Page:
8. "Comprehensive Survey of Working Conditions 2022" (Ministry of Health, Labour and Welfare, Japan); "Working time in 2019–2020" (Eurofound); excluding carry-over days; Average annual paid leave days taken in Japan for each year = Average annual paid leave days granted for each year × average acquisition rate (2021). Average annual paid leave days taken in the UK and France for each year = Statutory minimum grant days × average acquisition rate (2021). Average annual paid leave days taken in Germany and Italy for each year = Average grant days agreed in labor agreements × average acquisition rate (2021); Japan: Targets privately-owned corporations with 30 or more regular employees. The average days taken in 2021, according to the 2022 survey, were 10.3 days with an acquisition rate of 58.3%. According to a survey by the private travel company Expedia, the acquisition rates in 2021 for the UK were 84%, Germany 93%, France 83%, Italy 77% (source: Expedia Paid Leave International Comparison Survey (March 2022)). Note that in the United States, annual paid leave is not regulated by federal law. The average number of days granted in the private sector has been 8 days each year from 2010 to 2022 (source: U.S. Bureau of Labor Statistics (BLS) (September 2022), 2022 Employee Benefits in the United States). The acquisition rate according to the above-mentioned Expedia survey is 80%. 9. 「「働き方改革」の実現に向けて」 (Ministry of Health, Labour and Welfare, Japan):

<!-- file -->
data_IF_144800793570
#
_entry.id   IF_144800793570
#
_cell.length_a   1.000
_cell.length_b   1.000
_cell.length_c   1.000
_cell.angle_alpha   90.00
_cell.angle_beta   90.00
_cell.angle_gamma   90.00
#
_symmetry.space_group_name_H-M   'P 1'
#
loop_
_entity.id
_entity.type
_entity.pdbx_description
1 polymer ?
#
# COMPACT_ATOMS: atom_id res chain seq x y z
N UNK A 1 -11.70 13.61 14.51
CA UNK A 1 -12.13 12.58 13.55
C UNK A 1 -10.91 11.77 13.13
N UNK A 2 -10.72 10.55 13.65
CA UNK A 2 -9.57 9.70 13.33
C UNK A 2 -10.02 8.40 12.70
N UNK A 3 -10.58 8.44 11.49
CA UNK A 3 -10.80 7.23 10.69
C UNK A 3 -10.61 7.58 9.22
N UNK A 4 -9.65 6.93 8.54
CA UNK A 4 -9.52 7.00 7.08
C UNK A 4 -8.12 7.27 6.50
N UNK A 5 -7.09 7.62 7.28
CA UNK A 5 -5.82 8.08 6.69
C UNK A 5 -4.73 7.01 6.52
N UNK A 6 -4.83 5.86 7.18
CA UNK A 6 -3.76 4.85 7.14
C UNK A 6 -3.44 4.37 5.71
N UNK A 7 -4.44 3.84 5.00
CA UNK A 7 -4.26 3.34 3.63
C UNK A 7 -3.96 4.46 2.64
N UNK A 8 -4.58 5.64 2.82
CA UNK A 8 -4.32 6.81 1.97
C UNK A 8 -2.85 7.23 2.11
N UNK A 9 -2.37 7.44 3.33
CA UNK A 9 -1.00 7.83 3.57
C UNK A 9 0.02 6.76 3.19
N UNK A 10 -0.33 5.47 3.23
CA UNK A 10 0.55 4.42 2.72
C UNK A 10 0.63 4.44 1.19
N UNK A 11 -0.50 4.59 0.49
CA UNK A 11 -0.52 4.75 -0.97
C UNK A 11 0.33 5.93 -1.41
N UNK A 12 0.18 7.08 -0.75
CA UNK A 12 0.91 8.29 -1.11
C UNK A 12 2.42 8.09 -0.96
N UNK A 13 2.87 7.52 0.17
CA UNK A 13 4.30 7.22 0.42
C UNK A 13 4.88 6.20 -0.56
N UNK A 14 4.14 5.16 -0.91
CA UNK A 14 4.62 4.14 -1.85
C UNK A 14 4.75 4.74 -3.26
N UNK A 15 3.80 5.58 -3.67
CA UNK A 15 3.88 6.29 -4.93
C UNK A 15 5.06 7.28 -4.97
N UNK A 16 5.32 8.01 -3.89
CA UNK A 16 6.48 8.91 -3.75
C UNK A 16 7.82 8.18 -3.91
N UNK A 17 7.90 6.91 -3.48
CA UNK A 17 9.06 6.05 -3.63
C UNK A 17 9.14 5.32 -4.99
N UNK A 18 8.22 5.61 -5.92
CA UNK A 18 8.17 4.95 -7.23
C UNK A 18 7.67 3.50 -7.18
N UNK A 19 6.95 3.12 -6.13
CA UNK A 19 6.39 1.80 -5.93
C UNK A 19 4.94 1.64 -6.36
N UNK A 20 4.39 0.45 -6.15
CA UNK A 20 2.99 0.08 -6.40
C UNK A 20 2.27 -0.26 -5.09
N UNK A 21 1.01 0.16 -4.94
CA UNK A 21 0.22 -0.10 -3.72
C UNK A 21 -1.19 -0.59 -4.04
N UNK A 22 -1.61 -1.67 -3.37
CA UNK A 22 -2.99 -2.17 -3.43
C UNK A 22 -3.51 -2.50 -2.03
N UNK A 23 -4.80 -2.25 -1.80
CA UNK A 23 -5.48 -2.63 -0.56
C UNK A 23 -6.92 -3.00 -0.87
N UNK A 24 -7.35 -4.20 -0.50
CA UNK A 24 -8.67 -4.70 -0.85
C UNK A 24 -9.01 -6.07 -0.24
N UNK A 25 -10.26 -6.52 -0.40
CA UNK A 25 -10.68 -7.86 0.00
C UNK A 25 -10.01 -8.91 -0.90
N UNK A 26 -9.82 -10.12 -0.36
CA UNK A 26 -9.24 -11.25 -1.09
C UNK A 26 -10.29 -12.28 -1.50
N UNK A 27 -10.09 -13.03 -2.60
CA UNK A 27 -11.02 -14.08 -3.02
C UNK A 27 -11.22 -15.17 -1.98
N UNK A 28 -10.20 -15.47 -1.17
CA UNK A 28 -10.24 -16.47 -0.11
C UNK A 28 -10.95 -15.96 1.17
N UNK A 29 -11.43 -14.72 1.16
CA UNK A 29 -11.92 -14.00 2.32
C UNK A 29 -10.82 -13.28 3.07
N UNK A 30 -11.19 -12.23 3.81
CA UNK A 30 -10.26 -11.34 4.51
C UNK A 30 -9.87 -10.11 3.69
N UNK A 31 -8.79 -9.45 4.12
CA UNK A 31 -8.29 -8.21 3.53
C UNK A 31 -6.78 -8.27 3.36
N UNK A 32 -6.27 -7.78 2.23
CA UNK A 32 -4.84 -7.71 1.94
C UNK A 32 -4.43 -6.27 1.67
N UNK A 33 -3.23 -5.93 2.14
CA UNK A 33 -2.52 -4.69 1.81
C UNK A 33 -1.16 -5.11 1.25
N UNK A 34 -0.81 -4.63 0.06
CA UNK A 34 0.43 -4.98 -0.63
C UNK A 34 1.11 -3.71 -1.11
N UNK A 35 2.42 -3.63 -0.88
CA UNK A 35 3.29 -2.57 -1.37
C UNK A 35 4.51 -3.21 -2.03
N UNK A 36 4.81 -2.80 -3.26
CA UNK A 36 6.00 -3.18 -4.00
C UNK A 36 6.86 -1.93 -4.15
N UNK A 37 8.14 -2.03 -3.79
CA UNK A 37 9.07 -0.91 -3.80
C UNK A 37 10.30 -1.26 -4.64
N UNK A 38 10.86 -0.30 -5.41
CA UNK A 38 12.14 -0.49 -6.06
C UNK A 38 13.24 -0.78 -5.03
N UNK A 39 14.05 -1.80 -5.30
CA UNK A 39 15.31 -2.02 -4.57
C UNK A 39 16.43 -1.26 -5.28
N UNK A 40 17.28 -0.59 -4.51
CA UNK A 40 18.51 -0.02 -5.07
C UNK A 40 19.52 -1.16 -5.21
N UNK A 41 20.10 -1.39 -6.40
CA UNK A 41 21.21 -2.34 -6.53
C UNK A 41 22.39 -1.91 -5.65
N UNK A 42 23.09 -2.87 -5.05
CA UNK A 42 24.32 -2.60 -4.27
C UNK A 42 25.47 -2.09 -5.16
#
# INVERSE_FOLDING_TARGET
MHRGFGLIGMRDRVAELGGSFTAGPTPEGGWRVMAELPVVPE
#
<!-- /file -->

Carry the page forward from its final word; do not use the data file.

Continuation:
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Christopher Wróbel
Christopher Wróbel
Dec 24, 2023

Where is the source / calculation for Figure 1. From what it seems, the calculation disregards any holidays or real hours spent working. There are huge discrepancies when comparing to the OECD data.

This reads like a opinion piece, especially the "fairness" argument is without any citation or reasoning.

Dec 24, 2023
Replying to

Hi Christopher,

Thank you for sharing your concerns. We would like to provide some clarification regarding the points you raised.

Firstly, the data shown in Figure 1 pertains exclusively to the total working hours of full-time employees. This contrasts with the dataset you referenced, which encompasses both part-time and part-year workers. This key distinction accounts for the discrepancies observed between your figures and ours.

For our analysis, we utilized OECD data ( for the U.K., Italy, Germany, and France, focusing on weekly working hours. To estimate annual hours, we multiplied these weekly numbers by 52, adopting a conservative approach. In the case of the U.S., we referred to data from the United States Department of Labor (, which provides daily…